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Thoughts on CZ Shotguns?

Discussion in 'Shotguns' started by SeanMTX, Jul 7, 2008.

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  1. SeanMTX

    SeanMTX Member

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    I've recently started getting into sporting clays and 5 stand shooting with a friend of mine who's rather experienced. I have a Benelli Super Nova as my bird gun (functional and can be tossed in the back of a truck without feeling bad about a scratch).

    This bird gun works ok as a clay shooter, but isn't ideal by any stretch. I figger if I'm going to get more involved, I'm gonna need a better lead launcher.

    I'm pretty much settled on a O/U style, as I can have 2 different chokes for different shots. I'm not in the position to spend Sig Aurora kind of money on my first sporting shotgun, but want something that I can use, grow into a bit, and keep for a long time.

    As I was looking at Bud's Gun Shop's gun porn the other day, I came across a CZ Woodcock 103FE Deluxe for under $1000. http://www.budsgunshop.com/catalog/product_info.php/cPath/37_588/products_id/17984


    Anyone have any experience/thoughts on these guns? I'm looking at 12ga, 28-3-" barrel, and O/U....max price is $1000.


    If you've seen or used something you think is better, please feel free to sound off.

    Thanks.
     
  2. NG VI

    NG VI Member

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    Well, I know nothing about O/U shotguns or shotguns in general, but I do love CZ firearms. The PCR, 97B, and 452 I have are all excellent guns, and I can't imagine they would just let themselves go with their shotguns.
     
  3. oneounceload

    oneounceload member

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    For your budget, I also wouldn't rule out a nicely used, but not abused Browning or Beretta. Go to a club and try different guns, see which one feels and fits YOU the best. If it turns out to be something a little more than your current budget, then IMO, I would postpone and get it when I could, otherwise you'll be kicking yourself for not doing it then and you'll buy it later...(know this from too many personal instances! :D)
     
  4. ArmedBear

    ArmedBear Member

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    CZ shotguns are not made by CZ. They're re-badged Huglu guns from Turkey.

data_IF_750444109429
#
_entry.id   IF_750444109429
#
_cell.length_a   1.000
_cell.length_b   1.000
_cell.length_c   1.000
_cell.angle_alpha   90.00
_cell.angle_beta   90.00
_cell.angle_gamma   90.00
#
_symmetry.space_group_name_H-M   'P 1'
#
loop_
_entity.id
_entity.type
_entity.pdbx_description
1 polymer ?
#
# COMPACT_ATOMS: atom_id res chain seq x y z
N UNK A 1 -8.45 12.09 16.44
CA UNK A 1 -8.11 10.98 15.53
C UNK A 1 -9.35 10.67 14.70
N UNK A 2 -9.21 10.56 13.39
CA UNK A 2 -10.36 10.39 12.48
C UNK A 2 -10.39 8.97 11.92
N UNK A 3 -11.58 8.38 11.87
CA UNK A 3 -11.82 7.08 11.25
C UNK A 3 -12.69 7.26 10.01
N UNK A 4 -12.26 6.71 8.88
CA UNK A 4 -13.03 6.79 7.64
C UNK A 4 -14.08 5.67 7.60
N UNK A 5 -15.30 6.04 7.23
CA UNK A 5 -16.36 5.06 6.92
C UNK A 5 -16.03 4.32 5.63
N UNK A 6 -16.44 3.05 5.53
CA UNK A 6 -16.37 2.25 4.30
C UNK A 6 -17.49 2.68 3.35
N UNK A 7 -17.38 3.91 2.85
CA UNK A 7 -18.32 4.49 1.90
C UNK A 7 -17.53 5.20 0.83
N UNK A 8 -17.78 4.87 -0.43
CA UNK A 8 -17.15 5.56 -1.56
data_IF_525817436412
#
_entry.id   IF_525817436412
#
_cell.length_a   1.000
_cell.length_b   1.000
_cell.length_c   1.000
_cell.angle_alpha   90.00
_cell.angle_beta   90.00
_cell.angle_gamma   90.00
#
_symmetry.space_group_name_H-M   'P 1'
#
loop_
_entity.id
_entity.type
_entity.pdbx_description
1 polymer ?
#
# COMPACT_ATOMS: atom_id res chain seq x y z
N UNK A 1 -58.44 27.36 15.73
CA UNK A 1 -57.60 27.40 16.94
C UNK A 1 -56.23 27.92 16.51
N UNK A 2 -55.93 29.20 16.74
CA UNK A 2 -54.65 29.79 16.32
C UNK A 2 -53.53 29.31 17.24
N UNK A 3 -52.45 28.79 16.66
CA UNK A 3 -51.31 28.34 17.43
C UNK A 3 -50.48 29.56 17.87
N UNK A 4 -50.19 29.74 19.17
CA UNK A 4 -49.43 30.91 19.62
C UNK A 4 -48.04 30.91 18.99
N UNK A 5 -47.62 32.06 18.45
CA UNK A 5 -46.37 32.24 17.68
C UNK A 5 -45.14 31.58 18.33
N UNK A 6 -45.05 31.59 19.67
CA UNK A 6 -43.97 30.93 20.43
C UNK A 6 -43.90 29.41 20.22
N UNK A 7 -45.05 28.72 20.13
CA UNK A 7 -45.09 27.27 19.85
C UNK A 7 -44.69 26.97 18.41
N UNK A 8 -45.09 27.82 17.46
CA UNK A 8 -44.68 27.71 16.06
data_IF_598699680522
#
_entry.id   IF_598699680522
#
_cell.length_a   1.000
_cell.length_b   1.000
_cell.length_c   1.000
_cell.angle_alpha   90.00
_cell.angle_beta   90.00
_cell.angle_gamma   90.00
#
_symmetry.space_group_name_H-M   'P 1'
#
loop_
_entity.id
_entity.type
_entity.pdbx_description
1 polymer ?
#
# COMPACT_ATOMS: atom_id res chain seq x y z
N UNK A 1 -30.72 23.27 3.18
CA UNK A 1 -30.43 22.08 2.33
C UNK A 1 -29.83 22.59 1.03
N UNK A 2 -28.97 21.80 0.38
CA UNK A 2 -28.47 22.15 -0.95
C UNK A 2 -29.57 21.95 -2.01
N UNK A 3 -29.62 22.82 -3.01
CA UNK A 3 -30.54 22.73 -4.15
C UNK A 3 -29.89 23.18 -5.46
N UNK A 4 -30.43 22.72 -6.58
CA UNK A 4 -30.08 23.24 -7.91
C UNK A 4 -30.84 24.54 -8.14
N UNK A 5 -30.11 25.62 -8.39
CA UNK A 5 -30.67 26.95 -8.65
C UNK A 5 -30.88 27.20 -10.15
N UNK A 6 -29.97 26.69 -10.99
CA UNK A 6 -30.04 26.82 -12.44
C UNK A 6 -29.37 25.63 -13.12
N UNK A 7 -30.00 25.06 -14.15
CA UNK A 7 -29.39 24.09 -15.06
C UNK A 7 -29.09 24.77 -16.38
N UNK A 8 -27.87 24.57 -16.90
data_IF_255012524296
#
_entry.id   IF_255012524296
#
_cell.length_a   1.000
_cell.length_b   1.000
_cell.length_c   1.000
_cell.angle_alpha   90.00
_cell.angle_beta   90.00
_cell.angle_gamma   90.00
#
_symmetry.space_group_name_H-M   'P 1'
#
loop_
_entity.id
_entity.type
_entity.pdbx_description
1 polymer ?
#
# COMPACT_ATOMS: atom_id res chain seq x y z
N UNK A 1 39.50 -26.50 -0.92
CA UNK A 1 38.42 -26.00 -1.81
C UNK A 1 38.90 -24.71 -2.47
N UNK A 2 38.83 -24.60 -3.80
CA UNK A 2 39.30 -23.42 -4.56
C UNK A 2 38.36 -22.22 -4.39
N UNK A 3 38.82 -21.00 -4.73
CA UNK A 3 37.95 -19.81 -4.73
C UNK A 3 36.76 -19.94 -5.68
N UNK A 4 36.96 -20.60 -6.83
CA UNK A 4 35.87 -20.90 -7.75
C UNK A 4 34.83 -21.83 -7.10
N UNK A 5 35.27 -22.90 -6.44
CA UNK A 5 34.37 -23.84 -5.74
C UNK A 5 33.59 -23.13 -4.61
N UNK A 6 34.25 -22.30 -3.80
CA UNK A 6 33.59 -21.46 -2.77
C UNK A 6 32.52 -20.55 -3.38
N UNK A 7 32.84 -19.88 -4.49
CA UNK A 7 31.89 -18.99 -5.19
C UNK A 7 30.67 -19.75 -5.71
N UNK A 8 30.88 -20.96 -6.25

A used SKB, Browning or Beretta can be had for under $1000 -- a basic new SKB can sometimes be found for that -- and they're superior firearms.
     
  5. SeanMTX

    SeanMTX Member

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    Interesting.

    I really like CZ pistols, and I'm a bit surprised to hear this.

    With Dan Wesson and the shotguns...what exactly DOES CZ make anymore?


    I'm not familiar with SKB...what's the story on those?
     
  6. RNB65

    RNB65 Member

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    Yes, don't buy one for clay shooting. They're fine for occasional bird hunting but they're not durable enough for the heavy use of clay shooting. Look for a used Browning instead.
     
  7. RNB65

    RNB65 Member

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    CZ makes rifles and semi-automatic handguns at their Czech facility.

    Revolvers are made by Dan Wesson in the U.S.

    Shotguns are made by Huglu in Turkey and rebranded with the CZ name.
     
  8. Robert Hairless

    Robert Hairless Member

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    Money.
     
  9. ArmedBear

    ArmedBear Member

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    SKB until recently made Weatherby's shotgun line. They used to be imported by Ithaca, years back (I have an Ithaca SKB O/U that's still going strong).

    They've been sold under their own name for a good while now, also.

    They're low-profile, great pointers. My 20 feels a lot like a SxS. Top-quality, durable guns, too. They use Greener lockups -- long-lasting without the obesity of a Citori.

    http://www.skbshotguns.com

    Also, check CDNN for some deals on Belgian Winchesters, also under $1000. They change their external style a bit, and clear out the old ones through CDNN, it seems.
     
  10. NG VI

    NG VI Member

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    Me too.
     
  11. ArmedBear

    ArmedBear Member

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    Why are people surprised to hear this?

    From the website sidebar in the shotgun section:

    http://www.czusa.com/products_shotguns.php
     
  12. NG VI

    NG VI Member

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    Because I haven't looked through CZ's website in some time, and I don't think I've ever read up on their shotguns.
     
  13. Wakal

    Wakal Member